Elucidating the mechanisms by which biomolecules are chemically modified and how these alterations regulate biological pathways represents a leading frontier in chemical biology.
The biomolecular inventory of cells includes genetically encoded macromolecules, such as DNA, RNA and proteins, and organic compounds such as lipids, carbohydrates and structurally diverse small-molecule metabolites, which are biosynthesized in sequential enzymatic transformations. Independent of their origins, many biomolecules undergo post-synthetic molecular tailoring reactions in which chemical groups—as small as methyl or phosphate groups and as large as proteins or complex polysaccharides—are attached, typically enzymatically, at precise sites of their structures. In addition to the numerous post-translational modifications (PTMs) that decorate cellular proteins, chemical modifications have been observed in most classes of biomolecules, including DNA and RNA, lipids, carbohydrates and natural products. The presence of these modified biomolecules in cells, along with the proteins that selectively install, revert or bind these chemical marks, have established dynamic biomolecular tailoring as a distinct mechanism of biological regulation.
In this special issue, we present a collection of articles that explores diverse aspects of chemical tailoring in cells, highlighting how chemical biology contributes to our mechanistic understanding of these modified biomolecules and provides tools to illuminate their biological functions.
Protein PTMs, in which specific amino acid side chains are modified with a diverse array of chemical groups, are the most familiar type of biomolecular tailoring reaction. As discussed by Kelleher and an esteemed group of proteomics experts (Perspective, p. 206), the diversity in the structures and modification sites of PTMs, along with many other factors, contributes to a dramatic expansion of the potential size of the proteome. Following a systematic analysis of proteome complexity, the authors estimate that the actual number of 'proteoforms' within cells is likely far below theoretical limits, which enhances prospects for full cellular proteome mapping by mass spectrometry– and chemical biology–based techniques. Given the primary role of proteins in executing the genomic programs of the cell, we believe that it is time to commit to a 'human proteoform project' that will enable a comprehensive analysis of cellular proteomes and their roles in biology and disease.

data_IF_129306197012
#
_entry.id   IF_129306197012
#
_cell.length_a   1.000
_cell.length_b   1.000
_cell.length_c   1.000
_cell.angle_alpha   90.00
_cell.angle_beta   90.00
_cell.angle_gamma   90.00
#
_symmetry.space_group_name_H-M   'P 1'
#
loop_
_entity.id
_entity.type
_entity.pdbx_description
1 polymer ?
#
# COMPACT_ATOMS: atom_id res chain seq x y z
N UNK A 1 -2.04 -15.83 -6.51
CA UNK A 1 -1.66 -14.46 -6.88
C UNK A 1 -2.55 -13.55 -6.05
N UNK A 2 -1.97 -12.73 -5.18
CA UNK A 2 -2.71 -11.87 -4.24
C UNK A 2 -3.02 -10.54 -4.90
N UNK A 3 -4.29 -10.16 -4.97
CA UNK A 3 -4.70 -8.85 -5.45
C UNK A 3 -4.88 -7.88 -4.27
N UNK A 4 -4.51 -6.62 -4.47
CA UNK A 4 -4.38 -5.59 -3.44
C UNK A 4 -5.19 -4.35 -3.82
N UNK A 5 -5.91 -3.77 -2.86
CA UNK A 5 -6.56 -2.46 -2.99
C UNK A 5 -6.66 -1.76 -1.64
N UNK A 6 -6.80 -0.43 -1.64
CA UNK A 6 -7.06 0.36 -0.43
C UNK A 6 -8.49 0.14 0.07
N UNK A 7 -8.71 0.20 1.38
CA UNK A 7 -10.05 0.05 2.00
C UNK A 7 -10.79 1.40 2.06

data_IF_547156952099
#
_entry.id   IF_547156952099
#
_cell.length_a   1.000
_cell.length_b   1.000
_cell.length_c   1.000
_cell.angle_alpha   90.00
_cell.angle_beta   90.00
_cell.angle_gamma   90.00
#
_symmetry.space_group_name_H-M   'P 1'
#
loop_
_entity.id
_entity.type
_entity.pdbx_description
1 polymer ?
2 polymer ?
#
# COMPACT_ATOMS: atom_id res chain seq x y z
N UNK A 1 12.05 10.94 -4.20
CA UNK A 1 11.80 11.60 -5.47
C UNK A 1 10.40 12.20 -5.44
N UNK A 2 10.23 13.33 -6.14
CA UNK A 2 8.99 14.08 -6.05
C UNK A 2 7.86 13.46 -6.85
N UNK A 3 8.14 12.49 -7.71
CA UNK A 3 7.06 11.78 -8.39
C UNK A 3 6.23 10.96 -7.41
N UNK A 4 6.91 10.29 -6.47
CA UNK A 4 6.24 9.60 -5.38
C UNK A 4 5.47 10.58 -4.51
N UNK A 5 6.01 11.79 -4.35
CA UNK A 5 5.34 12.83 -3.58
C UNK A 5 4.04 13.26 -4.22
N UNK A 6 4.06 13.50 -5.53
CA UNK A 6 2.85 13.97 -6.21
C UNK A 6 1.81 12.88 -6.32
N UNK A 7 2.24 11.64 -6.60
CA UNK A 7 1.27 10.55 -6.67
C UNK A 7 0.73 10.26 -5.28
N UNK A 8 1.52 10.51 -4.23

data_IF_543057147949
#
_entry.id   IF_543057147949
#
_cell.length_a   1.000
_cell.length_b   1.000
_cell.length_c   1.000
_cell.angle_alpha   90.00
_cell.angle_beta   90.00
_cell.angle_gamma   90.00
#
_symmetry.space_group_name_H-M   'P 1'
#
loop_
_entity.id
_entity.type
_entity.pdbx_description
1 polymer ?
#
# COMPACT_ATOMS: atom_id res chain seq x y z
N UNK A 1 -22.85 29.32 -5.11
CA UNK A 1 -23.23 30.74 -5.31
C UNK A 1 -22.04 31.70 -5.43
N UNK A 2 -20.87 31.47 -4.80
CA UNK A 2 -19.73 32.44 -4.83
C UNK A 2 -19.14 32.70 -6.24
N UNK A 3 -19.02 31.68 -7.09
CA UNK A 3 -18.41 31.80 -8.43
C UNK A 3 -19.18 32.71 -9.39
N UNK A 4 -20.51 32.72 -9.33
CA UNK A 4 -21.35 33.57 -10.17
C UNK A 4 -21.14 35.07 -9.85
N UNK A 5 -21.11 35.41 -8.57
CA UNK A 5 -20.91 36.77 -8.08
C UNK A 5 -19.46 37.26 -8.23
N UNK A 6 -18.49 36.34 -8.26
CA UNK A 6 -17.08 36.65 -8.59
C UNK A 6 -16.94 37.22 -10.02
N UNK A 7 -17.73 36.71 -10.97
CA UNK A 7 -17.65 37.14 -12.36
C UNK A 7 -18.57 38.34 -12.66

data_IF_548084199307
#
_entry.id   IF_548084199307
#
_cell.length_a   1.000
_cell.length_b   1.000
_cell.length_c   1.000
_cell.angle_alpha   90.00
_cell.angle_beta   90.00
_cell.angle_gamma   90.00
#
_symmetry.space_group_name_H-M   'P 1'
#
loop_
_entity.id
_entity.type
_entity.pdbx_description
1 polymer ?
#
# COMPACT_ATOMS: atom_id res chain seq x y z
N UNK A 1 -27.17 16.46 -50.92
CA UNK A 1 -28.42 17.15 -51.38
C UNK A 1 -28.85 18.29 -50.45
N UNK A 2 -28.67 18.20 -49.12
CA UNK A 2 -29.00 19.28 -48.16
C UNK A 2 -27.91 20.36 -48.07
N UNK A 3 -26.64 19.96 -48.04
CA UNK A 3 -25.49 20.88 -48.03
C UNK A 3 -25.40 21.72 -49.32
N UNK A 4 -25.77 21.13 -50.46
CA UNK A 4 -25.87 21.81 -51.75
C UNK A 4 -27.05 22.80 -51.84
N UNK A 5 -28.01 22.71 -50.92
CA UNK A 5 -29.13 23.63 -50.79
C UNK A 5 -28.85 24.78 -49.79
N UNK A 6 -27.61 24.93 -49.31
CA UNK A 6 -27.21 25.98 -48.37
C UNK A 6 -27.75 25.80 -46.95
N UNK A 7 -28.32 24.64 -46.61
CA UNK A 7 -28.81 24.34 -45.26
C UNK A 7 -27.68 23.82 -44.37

Barber and Rinehart (Commentary, p. 188) provide compelling arguments that chemical biologists are ideally placed to lead efforts to identify PTMs and to understand their biological roles. In particular, they highlight chemical and biological methods that enable the production of tailor-made modified proteins as tools for chemical biologists to validate the cellular functions and dynamics of PTMs, while at the same time, offering platforms for synthetic biologists for next-generation cellular engineering.
Although most protein-tailoring reactions are enzyme catalyzed, Harmel and Fiedler (Review, p. 244) explore PTMs that result from uncatalyzed reactions between nucleophilic or redox-sensitive amino acids and an activated metabolite. The extent to which these 'spontaneous' reactions serve as markers of cellular stress or as contributors to the cell's steady state PTM levels highlights the importance of defining the cellular mechanisms that control the abundance of individual PTMs.